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Moving Into the Meteorological Equator

05/25/2010, 1:12 PM by Lollie Garay
Miram prepares the MOCNESS for deployment<br/><br/>Credit: lollie garay
Miram prepares the MOCNESS for deployment
Photo Credit: lollie garay

Lat/ Long: 09.42N 054.12W
Air Temp: 28.8C 83.8F
Surface Temp: 28.97C 84.15F
Salinity: 30.07psu
Moving Into the Meteorological Equator!
Did you know we had two equators? There’s the standard 0 degrees on a map, and then there’s a meteorological equator that moves! It marks the hottest place on Earth causing air to rise. Characteristically, there is lots of rain, but the winds die down! It is also flux in that it moves north or south of the standard equator position ,depending on which hemisphere is warmer. So today the clouds started building up and the winds blew strong. Might be moving right into this area :)

Yesterday’s station provided a full days work and many worked through the night. I was lucky and got to bed around midnight. Today there was another successful launch of the MOCNESS (Multiple Opening-Closing Net and Environment Sensing System). The MOCNESS has 10 nets that open up at different depths (like a CTD). Its precise sampling ability will show differences in the biological communities in and out of the plume.

Dr. Deb Steinberg (Virginia Institute of Marine Sciences) is the Principle Investigator (PI) for this study. She will be conducting both day and night casts. She explained that she is looking for differences in the zooplankton community in and out of the plume. How do the grazers of the food web affect the export of DDA’s and carbon? Organisms from the twilight zone of the ocean migrate back and forth in the water column and “swim down” the carbon and nitrogen. She had two very cool specimens to look at today- a Hatchet fish from the deep, and an Alciophod (a type of polychaete worm). When I saw the Hatchet fish I asked what happened to the rest of it- it looked like all I was seeing was the face. But no, that’s all there is to it! (see photos)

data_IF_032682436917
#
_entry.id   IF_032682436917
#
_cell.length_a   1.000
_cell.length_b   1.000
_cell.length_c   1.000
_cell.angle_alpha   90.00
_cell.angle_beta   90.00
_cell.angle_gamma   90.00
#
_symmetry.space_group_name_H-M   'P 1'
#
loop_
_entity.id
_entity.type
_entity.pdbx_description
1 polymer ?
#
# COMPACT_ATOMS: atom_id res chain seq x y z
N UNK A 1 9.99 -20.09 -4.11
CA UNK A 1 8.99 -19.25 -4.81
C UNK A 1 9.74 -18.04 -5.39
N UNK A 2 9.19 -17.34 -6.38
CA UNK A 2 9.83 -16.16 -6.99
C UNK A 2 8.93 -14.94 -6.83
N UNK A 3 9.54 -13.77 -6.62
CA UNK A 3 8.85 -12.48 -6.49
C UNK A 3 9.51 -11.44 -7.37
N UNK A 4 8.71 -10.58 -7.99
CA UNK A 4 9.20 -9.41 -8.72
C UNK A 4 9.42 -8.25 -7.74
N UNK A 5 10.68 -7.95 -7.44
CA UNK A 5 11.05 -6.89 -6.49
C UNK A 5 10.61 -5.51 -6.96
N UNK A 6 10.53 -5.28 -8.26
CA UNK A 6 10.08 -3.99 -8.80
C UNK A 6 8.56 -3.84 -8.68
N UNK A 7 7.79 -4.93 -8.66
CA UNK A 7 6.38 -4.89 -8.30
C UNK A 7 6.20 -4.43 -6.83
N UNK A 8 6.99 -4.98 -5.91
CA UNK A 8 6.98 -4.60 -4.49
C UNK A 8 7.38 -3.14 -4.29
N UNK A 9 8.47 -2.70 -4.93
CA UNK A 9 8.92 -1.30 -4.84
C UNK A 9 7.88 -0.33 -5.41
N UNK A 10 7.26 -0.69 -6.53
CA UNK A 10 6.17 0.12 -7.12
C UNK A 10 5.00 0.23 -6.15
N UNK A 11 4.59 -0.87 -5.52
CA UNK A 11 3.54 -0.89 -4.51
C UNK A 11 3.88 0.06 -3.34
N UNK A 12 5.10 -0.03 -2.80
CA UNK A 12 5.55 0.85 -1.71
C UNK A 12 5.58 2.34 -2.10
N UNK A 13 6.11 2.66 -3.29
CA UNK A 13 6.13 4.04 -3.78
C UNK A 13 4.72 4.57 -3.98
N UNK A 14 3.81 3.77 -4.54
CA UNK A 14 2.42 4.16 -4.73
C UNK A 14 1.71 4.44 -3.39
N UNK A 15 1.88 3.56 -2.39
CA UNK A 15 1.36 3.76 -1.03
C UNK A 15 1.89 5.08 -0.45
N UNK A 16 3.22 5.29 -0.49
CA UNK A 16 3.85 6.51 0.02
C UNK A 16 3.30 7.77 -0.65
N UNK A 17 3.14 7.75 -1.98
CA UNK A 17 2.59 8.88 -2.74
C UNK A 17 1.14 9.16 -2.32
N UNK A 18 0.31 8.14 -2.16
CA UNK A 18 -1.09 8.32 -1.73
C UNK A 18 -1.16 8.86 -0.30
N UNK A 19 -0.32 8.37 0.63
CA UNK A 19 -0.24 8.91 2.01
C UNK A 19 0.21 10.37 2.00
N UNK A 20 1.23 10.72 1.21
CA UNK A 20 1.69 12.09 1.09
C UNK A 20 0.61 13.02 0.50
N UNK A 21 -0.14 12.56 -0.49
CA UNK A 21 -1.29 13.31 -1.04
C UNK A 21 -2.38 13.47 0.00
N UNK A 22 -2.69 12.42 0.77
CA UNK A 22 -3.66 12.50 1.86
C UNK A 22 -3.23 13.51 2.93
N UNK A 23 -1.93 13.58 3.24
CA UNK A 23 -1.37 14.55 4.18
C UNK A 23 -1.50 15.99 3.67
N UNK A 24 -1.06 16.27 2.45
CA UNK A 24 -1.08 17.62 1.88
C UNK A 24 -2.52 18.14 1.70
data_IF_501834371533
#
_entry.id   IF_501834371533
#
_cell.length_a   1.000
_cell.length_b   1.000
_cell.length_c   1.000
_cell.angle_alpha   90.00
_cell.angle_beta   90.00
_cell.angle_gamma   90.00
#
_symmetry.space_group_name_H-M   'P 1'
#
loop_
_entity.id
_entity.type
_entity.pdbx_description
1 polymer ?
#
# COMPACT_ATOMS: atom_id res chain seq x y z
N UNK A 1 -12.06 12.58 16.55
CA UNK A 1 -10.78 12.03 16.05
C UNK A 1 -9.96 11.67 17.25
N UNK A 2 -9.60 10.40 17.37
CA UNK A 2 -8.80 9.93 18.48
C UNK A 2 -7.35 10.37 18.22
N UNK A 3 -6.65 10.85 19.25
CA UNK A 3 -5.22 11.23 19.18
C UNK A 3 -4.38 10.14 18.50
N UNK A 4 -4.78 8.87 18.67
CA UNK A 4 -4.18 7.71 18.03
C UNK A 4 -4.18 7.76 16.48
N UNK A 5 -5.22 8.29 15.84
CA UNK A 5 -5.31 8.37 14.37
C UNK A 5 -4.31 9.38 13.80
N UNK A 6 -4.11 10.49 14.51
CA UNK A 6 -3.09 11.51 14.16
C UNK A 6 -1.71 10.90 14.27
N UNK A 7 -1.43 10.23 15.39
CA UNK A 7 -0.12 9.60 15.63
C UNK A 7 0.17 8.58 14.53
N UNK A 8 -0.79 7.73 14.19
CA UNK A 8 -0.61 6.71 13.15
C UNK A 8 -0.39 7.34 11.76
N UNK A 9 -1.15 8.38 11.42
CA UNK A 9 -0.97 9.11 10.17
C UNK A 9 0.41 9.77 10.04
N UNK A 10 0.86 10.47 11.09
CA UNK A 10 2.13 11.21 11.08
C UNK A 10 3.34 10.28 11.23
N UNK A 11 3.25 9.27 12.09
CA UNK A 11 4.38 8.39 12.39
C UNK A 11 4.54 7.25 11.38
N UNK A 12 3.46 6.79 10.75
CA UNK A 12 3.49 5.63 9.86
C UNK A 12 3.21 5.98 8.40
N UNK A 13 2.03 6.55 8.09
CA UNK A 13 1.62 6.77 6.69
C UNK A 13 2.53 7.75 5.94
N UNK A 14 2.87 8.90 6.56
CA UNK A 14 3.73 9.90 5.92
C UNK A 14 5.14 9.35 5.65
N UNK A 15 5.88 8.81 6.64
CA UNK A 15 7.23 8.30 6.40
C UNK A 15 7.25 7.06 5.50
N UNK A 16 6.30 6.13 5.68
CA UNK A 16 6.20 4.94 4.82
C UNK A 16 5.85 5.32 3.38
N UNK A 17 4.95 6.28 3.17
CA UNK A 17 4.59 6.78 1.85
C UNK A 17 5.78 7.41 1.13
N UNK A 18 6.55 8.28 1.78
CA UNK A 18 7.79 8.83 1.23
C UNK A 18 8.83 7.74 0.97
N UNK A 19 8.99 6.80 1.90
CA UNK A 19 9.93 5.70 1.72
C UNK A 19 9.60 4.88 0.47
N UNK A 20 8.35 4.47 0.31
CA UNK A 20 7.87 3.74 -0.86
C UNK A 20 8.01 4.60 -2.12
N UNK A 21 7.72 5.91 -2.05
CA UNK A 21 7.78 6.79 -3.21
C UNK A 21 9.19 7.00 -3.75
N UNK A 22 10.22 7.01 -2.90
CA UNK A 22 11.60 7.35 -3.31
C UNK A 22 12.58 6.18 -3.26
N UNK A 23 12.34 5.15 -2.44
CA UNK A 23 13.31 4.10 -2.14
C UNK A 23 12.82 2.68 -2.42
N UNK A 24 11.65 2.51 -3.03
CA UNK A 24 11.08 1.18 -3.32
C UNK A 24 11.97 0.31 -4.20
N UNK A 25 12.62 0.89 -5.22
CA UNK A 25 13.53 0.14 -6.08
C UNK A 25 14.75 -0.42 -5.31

Working with Deb are technician Joe Cope (VIMS), Brandon Conroy ( a grad student in her lab), and Miram Gleiber, a recent graduate of the College of William and Mary.

Late afternoon, we began to another 17 hours of steaming to our next station. The wave action and the speed we’re traveling at is making for a lot of rolling!!

By Wednesday morning we should be off the coast of French Guiana and will begin a long work day again.

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Question of the Day

  • Do the bacteria in the water make us sick?

    Only a few of them.  Bacteria are in every habitat on Earth, growing in soil, hot springs, radioactive waste, water, as well as in organic matter and the live bodies of plants and animals. Bacteria recycle nutrients, with many steps in nutrient cycles depending on these organisms, such as nitrogen fixation.